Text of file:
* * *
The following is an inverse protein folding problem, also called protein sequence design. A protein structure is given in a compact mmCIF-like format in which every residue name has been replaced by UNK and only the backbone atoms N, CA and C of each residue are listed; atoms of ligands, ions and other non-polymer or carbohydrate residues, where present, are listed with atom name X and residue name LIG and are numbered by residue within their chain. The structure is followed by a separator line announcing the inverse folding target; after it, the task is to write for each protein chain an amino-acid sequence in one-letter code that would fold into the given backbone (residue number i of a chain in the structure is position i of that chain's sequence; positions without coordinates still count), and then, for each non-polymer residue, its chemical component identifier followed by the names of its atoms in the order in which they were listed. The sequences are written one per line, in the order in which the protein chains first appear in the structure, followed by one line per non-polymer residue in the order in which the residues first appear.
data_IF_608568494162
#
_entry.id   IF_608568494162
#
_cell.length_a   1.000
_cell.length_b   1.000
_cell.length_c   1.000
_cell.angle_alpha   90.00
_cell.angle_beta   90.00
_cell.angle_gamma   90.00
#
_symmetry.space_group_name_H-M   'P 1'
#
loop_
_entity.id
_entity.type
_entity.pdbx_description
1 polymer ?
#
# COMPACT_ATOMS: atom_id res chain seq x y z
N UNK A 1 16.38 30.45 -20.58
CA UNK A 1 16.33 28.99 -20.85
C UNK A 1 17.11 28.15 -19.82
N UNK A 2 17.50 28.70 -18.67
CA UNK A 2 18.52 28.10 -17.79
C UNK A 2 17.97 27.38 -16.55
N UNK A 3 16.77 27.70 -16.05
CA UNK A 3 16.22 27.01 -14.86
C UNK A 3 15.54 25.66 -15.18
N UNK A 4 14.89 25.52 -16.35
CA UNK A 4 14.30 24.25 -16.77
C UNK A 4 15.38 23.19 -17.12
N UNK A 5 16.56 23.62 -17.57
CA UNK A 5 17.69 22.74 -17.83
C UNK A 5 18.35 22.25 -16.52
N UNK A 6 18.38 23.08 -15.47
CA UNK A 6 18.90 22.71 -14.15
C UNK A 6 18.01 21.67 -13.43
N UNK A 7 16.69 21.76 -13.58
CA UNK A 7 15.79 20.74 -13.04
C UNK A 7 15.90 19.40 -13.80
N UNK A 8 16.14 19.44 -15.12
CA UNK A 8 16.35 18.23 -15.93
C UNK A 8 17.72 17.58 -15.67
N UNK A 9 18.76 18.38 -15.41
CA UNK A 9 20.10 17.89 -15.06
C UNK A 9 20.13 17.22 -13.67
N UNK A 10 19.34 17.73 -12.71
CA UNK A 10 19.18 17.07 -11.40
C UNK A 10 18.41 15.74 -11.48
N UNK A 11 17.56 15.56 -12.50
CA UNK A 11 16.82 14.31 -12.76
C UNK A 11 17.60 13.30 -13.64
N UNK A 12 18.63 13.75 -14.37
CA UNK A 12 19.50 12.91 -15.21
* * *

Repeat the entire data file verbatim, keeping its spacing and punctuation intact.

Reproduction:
The following is an inverse protein folding problem, also called protein sequence design. A protein structure is given in a compact mmCIF-like format in which every residue name has been replaced by UNK and only the backbone atoms N, CA and C of each residue are listed; atoms of ligands, ions and other non-polymer or carbohydrate residues, where present, are listed with atom name X and residue name LIG and are numbered by residue within their chain. The structure is followed by a separator line announcing the inverse folding target; after it, the task is to write for each protein chain an amino-acid sequence in one-letter code that would fold into the given backbone (residue number i of a chain in the structure is position i of that chain's sequence; positions without coordinates still count), and then, for each non-polymer residue, its chemical component identifier followed by the names of its atoms in the order in which they were listed. The sequences are written one per line, in the order in which the protein chains first appear in the structure, followed by one line per non-polymer residue in the order in which the residues first appear.
data_IF_608568494162
#
_entry.id   IF_608568494162
#
_cell.length_a   1.000
_cell.length_b   1.000
_cell.length_c   1.000
_cell.angle_alpha   90.00
_cell.angle_beta   90.00
_cell.angle_gamma   90.00
#
_symmetry.space_group_name_H-M   'P 1'
#
loop_
_entity.id
_entity.type
_entity.pdbx_description
1 polymer ?
#
# COMPACT_ATOMS: atom_id res chain seq x y z
N UNK A 1 16.38 30.45 -20.58
CA UNK A 1 16.33 28.99 -20.85
C UNK A 1 17.11 28.15 -19.82
N UNK A 2 17.50 28.70 -18.67
CA UNK A 2 18.52 28.10 -17.79
C UNK A 2 17.97 27.38 -16.55
N UNK A 3 16.77 27.70 -16.05
CA UNK A 3 16.22 27.01 -14.86
C UNK A 3 15.54 25.66 -15.18
N UNK A 4 14.89 25.52 -16.35
CA UNK A 4 14.30 24.25 -16.77
C UNK A 4 15.38 23.19 -17.12
N UNK A 5 16.56 23.62 -17.57
CA UNK A 5 17.69 22.74 -17.83
C UNK A 5 18.35 22.25 -16.52
N UNK A 6 18.38 23.08 -15.47
CA UNK A 6 18.90 22.71 -14.15
C UNK A 6 18.01 21.67 -13.43
N UNK A 7 16.69 21.76 -13.58
CA UNK A 7 15.79 20.74 -13.04
C UNK A 7 15.90 19.40 -13.80
N UNK A 8 16.14 19.44 -15.12
CA UNK A 8 16.35 18.23 -15.93
C UNK A 8 17.72 17.58 -15.67
N UNK A 9 18.76 18.38 -15.41
CA UNK A 9 20.10 17.89 -15.06
C UNK A 9 20.13 17.22 -13.67
N UNK A 10 19.34 17.73 -12.71
CA UNK A 10 19.18 17.07 -11.40
C UNK A 10 18.41 15.74 -11.48
N UNK A 11 17.56 15.56 -12.50
CA UNK A 11 16.82 14.31 -12.76
C UNK A 11 17.60 13.30 -13.64
N UNK A 12 18.63 13.75 -14.37
CA UNK A 12 19.50 12.91 -15.21